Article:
Stocks are opening lower on Wall Street Friday, keeping the S&P 500 on course for its second weekly decline in a row. The benchmark index was off 0.2% in the early going. JPMorgan Chase was leading banks lower with a drop of 5.3% after reporting that its profits fell 14% in the latest quarter from a year earlier as its trading business slumped. Traders were also disappointed to see that retail sales sank 1.9% in December after Americans cut their spending in the face of product shortages, rising prices and the onset of the omicron variant. Treasury yields rose.
THIS IS A BREAKING NEWS UPDATE. AP’s earlier story follows below.
BANGKOK (AP) — Shares slipped in Europe and Asia on Friday after a retreat on Wall Street that left the Nasdaq composite down 2.5%.
Germany's DAX lost 0.6% to 15,928.83 and the CAC 40 in Paris shed 0.7% to 7,145.19. Britain's FTSE 100 edged 0.1% lower to 7,556.29. On Wall Street, the future for the Dow industrials and the S&P 500 both were 0.1% higher.
China reported its global trade surplus surged nearly 30% in 2021 to $676.4 billion. The trade surplus in December swelled 20.8% over a year earlier to a monthly record of $94.4 billion, customs data showed Friday.
Exports rose to $3.3 trillion in 2021 despite shortages of processor chips for smartphones and other products as global demand rebounded from the pandemic. Manufacturers also were hampered by power rationing imposed in some areas.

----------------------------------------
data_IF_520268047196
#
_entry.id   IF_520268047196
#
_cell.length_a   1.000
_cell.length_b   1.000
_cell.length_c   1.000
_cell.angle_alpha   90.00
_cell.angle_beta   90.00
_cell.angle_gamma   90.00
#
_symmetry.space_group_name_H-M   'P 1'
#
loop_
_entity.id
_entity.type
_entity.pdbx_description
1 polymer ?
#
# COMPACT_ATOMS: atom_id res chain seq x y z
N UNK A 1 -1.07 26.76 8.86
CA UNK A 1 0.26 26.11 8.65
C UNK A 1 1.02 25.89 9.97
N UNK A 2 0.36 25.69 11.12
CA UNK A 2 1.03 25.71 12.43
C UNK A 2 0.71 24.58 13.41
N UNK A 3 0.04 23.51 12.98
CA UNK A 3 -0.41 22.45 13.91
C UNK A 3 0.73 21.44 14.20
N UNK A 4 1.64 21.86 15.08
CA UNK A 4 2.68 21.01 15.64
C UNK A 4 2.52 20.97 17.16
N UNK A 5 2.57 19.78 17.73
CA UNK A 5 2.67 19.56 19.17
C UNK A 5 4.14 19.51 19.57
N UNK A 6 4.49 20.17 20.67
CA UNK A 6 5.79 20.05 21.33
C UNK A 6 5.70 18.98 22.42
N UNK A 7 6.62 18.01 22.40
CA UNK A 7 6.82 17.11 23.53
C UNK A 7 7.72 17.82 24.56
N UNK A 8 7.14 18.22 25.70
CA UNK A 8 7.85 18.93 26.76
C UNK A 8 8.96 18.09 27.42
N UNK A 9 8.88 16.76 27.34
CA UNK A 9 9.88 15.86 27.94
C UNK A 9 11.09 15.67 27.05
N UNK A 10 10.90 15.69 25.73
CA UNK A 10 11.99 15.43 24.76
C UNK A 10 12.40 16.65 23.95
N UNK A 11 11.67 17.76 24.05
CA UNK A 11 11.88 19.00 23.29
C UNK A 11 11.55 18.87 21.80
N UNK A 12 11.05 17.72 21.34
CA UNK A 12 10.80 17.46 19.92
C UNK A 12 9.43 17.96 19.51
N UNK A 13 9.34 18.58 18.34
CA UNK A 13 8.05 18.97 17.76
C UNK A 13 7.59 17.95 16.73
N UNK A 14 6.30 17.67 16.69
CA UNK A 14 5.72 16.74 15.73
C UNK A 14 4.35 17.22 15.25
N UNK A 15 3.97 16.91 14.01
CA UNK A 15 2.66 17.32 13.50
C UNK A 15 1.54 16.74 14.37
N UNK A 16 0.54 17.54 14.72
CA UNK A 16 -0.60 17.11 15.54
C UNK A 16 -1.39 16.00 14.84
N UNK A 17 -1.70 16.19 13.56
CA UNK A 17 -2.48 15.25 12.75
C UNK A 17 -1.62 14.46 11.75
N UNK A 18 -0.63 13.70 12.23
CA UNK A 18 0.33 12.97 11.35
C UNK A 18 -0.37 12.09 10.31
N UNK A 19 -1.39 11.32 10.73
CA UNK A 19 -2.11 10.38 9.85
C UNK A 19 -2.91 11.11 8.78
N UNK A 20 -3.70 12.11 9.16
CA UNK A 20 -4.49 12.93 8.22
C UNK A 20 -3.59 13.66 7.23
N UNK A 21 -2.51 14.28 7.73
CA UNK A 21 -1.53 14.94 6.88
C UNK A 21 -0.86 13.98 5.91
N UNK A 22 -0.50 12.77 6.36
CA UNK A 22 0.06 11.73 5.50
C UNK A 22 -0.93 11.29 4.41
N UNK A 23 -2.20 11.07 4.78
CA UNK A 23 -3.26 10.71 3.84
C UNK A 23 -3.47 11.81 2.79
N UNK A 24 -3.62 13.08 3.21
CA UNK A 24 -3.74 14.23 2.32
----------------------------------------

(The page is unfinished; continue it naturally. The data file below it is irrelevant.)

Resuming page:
South Korea’s central bank raised its key interest rate to 1.25% from 1%, acting to counter inflation. But while it is dialing back monetary stimulus, having raised the benchmark rate twice so far, the government announced 14 trillion won ($11 billion) in extra spending Friday, mainly to help small businesses recovering from the impact of waves of coronavirus outbreaks.
Inflation surged to 3.7% in December, and the latest rate hike “gives a strong signal that the Bank is prioritizing clamping down on inflation and financial imbalances," Alex Holmes of Capital Economics said in a report. “It’s pretty clear that more hikes are imminent," he said.
In Asian trading, South Korea’s Kospi declined 1.4% to 2,921.92.
The Shanghai Composite index lost 1% to 3,521.26 and the Hang Seng in Hong Kong lost 0.2% to 24,383.32. Tokyo's Nikkei 225 lost 1.3% to 28,124.28.
In Sydney, the S&P/ASX 200 shed 1.1% to 7,393.90.
India's Sensex was 0.1% lower.
Technology companies led a sell-off on Wall Street Thursday that pulled the major indexes into the red for the week.
The S&P 500 fell 1.4% to 4,659.03. The tech-heavy Nasdaq slumped 2.5% to 14,806.81. The Dow Jones Industrial Average fell 0.5% to 36,113.62.
Smaller company stocks also fell. The Russell 2000 slid 16.62 points, or 0.8%, to 2,159.44.
The selling came as investors gauged company earnings reports and new data pointing to rising prices at the wholesale level. The Labor Department on Thursday reported that its producer price index, which measures prices at the wholesale level, surged by a record 9.7% for all of 2021. The increase set an annual record and provides further evidence that inflation is still present at all levels of the U.S. economy.
Inflation has been a key focus for investors as they try to gauge how rising prices will impact businesses, consumers and the Federal Reserve's policy on interest rates in 2022.
U.S. benchmark crude oil bounced back, gaining 50 cents to $82.62 per barrel in electronic trading on the New York Mercantile Exchange. It lost 52 cents to $82.12 on Thursday.
Brent crude, the basis for pricing international oil, picked up 77 cents to $85.24 per barrel.
The dollar weakened to 113.83 Japanese yen from 114.18 yen. The euro rose to $1.1464 from $1.1457.